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Protecting public safety and providing second chances

At Unleash Mississippi, a panel focused on protecting public safety and providing second chances talked about what we can do to keep our communities safe while ensuring those who leave prison after prepared for life when they are released.

Panelists included Alesha Judkins of FWD.us, Scott Peyton of Right on Crime, and Rankin County Sheriff Bryan Bailey.

Below are some of their comments from the discussion.

Sheriff Bailey:

“I was the first one to say let’s lock them up and throw away the key, let’s go get some more and put them in jail. But God opened my eyes and said I was wrong.

“In God’s eyes, our sin is the same. I built up relationships and learned who the person was behind that striped suit. God laid it on my heart that it was my job to help these people. We’re not being soft on crime. We’re being smart on crime

“It costs me $66 a day to house an inmate. I have 500 inmates right now. If I can keep 100 from coming back to jail, look at the savings for the taxpayers. Even if you take out trying to do the right thing for people, financially it’s the smart thing to do.”

“About 50 percent will return to jail if we’re not providing them the tools they need, if it’s a bad family environment, but that’s 50 percent who will make it and we need to pour into them

“There are small little life skills that we fail to provide. If we keep doing what we’ve been doing, lock them up and let them do the time and put them back on the street with no new skills, training, and no way to win, they’re going to be right back in.

“The biggest problem with what we’re trying to do here is mind for gold. Figure out who is worth saving and who doesn’t really care to be saved. Who is the person that wants to be lifted up because everyone isn’t going to make it. We have to filter out who really wants to do this because people in Rankin county want to be safe.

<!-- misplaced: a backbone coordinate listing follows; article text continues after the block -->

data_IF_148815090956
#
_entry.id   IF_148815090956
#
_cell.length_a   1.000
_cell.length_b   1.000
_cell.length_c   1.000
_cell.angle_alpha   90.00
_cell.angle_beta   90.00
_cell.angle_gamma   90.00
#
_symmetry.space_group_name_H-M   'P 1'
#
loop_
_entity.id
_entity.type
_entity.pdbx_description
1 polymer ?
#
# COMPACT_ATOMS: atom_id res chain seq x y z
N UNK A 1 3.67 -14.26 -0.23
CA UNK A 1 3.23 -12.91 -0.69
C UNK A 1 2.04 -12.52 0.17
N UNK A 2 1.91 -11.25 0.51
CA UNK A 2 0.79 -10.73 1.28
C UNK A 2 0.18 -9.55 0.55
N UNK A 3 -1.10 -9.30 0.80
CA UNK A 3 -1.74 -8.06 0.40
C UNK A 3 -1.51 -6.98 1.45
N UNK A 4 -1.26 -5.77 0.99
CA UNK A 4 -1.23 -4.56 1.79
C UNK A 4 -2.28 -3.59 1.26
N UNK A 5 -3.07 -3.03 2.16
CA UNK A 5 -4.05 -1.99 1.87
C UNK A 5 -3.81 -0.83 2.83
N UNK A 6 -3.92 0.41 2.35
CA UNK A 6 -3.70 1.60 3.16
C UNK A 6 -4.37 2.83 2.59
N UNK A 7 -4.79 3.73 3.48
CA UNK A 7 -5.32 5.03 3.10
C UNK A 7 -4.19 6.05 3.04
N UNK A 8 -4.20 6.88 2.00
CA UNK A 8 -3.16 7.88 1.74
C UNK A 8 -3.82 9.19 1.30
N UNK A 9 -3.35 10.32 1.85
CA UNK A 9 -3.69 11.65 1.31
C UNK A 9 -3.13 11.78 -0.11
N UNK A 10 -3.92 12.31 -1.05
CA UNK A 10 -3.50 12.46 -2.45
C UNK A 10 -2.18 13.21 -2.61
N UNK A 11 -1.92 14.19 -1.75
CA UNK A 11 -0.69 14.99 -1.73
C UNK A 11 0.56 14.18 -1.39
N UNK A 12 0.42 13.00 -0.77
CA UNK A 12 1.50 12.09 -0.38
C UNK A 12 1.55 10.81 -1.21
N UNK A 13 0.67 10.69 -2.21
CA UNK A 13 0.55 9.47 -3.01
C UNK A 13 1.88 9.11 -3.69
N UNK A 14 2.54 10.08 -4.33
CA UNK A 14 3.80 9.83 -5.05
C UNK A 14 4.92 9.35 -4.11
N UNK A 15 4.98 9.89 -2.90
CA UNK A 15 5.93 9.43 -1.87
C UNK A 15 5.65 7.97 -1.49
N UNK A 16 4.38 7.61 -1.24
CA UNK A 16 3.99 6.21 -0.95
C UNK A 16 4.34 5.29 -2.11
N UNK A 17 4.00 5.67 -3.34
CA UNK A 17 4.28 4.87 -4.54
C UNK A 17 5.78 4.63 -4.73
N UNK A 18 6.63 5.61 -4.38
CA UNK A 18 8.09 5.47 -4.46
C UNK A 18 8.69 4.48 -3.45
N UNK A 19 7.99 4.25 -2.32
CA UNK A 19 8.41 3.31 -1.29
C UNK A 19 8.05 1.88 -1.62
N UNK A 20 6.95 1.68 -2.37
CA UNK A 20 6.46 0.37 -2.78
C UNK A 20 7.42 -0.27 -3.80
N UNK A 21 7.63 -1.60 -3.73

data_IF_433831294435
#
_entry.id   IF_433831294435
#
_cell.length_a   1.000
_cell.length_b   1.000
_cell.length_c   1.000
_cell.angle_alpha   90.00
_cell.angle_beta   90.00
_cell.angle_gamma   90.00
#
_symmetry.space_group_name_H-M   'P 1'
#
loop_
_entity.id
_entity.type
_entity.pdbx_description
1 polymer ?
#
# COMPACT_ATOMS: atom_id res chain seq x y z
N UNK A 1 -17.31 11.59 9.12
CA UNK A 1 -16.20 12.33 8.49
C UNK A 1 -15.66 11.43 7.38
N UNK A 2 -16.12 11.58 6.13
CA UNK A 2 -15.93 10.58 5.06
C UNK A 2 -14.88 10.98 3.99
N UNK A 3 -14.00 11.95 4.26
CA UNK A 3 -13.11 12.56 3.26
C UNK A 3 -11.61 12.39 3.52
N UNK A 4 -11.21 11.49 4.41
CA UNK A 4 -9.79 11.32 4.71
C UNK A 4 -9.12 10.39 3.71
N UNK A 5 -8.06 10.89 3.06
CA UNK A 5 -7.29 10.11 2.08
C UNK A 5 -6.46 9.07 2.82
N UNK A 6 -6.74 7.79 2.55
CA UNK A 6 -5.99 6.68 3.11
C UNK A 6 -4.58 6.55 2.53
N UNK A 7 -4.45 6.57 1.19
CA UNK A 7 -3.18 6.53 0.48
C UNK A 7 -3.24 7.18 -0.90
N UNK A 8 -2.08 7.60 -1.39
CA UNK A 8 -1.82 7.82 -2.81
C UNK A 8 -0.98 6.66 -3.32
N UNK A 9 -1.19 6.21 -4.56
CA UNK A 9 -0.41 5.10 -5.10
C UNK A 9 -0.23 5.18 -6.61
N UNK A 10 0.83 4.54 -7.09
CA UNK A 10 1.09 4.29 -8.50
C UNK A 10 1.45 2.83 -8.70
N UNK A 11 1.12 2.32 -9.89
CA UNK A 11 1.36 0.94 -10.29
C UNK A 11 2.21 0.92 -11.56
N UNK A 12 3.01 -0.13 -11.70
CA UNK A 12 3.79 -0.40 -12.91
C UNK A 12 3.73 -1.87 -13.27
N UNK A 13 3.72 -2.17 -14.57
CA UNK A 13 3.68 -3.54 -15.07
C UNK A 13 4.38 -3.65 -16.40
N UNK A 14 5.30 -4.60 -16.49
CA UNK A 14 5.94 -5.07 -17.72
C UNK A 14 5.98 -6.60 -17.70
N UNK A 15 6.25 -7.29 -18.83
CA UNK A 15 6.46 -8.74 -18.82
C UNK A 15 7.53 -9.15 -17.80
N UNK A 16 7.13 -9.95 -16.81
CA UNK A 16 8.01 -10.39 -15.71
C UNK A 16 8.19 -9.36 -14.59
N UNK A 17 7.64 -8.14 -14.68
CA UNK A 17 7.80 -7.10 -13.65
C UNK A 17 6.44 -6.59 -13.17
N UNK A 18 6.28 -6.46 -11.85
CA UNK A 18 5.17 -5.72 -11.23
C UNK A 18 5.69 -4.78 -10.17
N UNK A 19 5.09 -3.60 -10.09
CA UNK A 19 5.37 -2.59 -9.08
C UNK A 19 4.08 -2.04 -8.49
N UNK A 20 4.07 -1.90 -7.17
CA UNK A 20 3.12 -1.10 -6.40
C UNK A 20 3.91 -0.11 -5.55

“It breaks my heart with the people who don’t make it.”

Alesha Judkins:

“We are not the sum of our worst mistakes. Life circumstances fold out in certain ways, people make poor choices, but that doesn’t mean they’re a bad person.

“When you pour into people, give them the tools and support they need, we can restore hope. People tend to make bad choices when they don’t think they have another option. It’s our job to restore that hope.

“In Mississippi, we tend to lock people up for longer and more harsh sentences, whether it’s violent or non-violent. We’re far above the national average. In a lot of people’s minds, we equate prison and public safety. But more than 25 states have been able to drive down their rate of imprisonment and drive down their crimes rates. The two can happen at the same time. Mississippi is on the right track to do that.

“One in five people in prison in Mississippi are in prison for a drug offense. That doesn’t mean they’re getting help with their addiction or the tools or resources they need to battle their addiction. So, it doesn’t mean our community is being made safer by locking them up for such a long period of time.

“In Mississippi, we spend around $360 million per year on our prison system. How else could we reinvest that money?

“You will need a lot of help and support after serving 20, 30, 40 years in prison. It’s things you and I may take for granted like going to the grocery store can be an overwhelming experience. People who went in as kids are now getting out, that’s a lot to think through. A lot of support needs to be put in place for the first two months so they can through those trip hazards. We can make sure those supports are in place. Making sure people have access to education and gainful employment opportunities.

“When people have the support they need, they’ll surprise you.

“We can reduce our prison population, save the taxpayer expense, build stronger families and communities, and keep us safe at the same time.”

Scott Peyton:

“Re-entry provides hope to someone who has been at the lowest point of their life, who has suffered through incarceration.

“Make no mistake, when someone does something bad, that’s what prison is for. There is a system to address the consequence with incarceration, but at some point, 95 percent of the people who go into prison will come back out, so we need to be ready.

“We want those who are in prison to be better prepared than when they entered.

“Re-entry needs to begin the day you enter. We need to get away from warehousing individuals. Re-entry needs to work on the three important things: housing, transportation, employment.

“Re-entry is essential for quality of life, building your family, building the community, and self-worth. Re-entry helps build those four qualities we all want.”

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